From the cover of Brilliant by Denise Roig
Denise Roig’s new collection of short fiction Brilliant is set in Abu Dhabi, the capital of the United Arab Emirates (UAE). Drawing on her experiences as a reporter for Abu Dhabi’s English-language newspaper The National, Roig portrays a city which has expanded from a small desert outpost into an ultramodern metropolis in less than fifty years, and is still suffering growing pains.
Brilliant is Roig’s third collection of short stories, and her first book since her memoir Butter Cream: A Year in a Montreal Pastry School was published in 2008. These stories introduce us to characters from different cultures and classes of Abu Dhabi society. The city’s rapid growth has necessitated a large work force from all over the world and Roig draws her characters from this global labour pool, giving the reader several viewpoints on this multicultural desert city.
The collection’s opening story is one of the strongest. “Rice Dreams” is set in the Al Zaabi Finest Bakery, which employs citizens of the Philippines, Jordan, India, and elsewhere. Focusing on Bashir, an Egyptian baker, Roig portrays some of the privations migrant workers face in a country with no labour laws. When staff is cut, Bashir’s workload doubles, and he sleeps on a hundred pound bag of flour in the kitchen in case a late-night order comes in. Roig provides rich descriptions of the making of maamoul and baklawa, as well as Bashir’s exhaustion as he and his co-workers toil at all hours to feed the city’s insatiable appetite for sweets.
Roig is sympathetic to the legions of migrant workers toiling in the UAE, and doesn’t shy away from representing some of the worst abuses that arise in a country where money rules and life is cheap. In “Fridays by the Pool in Khalidiyah” Angie, a North American English teacher, helps Daisy, a Filipino domestic worker, escape a workplace where she is routinely sexually assaulted. Although convincing Daisy to leave initially satisfies Angie’s “sense of Western justice,” the story ends with her realization that Daisy is still vulnerable to exploitation. Unlike Angie, Daisy possesses limited agency in an economic system where her untrained labour is indispensable yet undervalued.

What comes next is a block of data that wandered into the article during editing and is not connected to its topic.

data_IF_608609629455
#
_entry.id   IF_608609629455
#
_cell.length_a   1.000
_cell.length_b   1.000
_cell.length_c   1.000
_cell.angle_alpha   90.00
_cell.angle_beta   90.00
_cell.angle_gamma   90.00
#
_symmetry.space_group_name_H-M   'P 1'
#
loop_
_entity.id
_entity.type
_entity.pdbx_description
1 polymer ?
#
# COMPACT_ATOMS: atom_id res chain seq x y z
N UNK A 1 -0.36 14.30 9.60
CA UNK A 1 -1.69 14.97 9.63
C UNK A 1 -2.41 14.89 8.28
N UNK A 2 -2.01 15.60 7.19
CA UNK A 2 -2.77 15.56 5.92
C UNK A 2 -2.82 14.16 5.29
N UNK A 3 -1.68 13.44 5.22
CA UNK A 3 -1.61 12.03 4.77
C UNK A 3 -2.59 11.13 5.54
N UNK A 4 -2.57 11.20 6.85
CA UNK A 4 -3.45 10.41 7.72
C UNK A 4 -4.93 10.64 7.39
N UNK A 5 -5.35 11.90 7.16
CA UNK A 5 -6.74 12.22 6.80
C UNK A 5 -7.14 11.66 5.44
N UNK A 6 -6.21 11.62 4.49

The remainder of Brilliant’s stories feature characters belonging to the ranks of the European and North American professionals who work in the city. After focusing on the desperate plight of the city’s least fortunate workers, the domestic worries and homesickness of the bourgeois seem inconsequential. For example, in “Velvet,” the wife of an American diplomat scours the city’s supermarkets in search of the hard-to-find ingredients she needs for a traditional Thanksgiving meal, and preparing her signature gravy becomes a quest to retain her sense of self. In “Folly,” a Scottish real estate lawyer and bicycling aficionado struggles with problems at work and at home. Another story focuses on the protagonist’s love of yachts.
Juxtaposing these stories with those about the extreme privation of the city’s most vulnerable workers vividly reveals the separate spheres of wealth and poverty that coexist in Abu Dhabi. More of this juxtaposition would have been welcome, but stories about middle class professionals comprise the majority of the book, blurring together into an indistinct lament about the city’s heat and awful traffic, and vague feelings of displacement, homesickness, loneliness, and occasional disgust at the excess of life in a boom city where money outweighs the value of human life.
The best of the stories collected in Brilliant give a human face to the tumult of life in the desert capital. Although some stories are not as fully realized as others, taken as a whole the book presents an insider’s view of Abu Dhabi, complete with a glossary of Arabic terms. Denise Roig’s Brilliant offers readers a glimpse into a fascinating polyglot city that is still very much under construction. ■
Denise Roig launches Brilliant at Librairie Drawn & Quarterly (211 Bernard O.) on Saturday, Feb. 7, 7:00 p.m.
Jeff Miller is the author of Ghost Pine: All Stories True.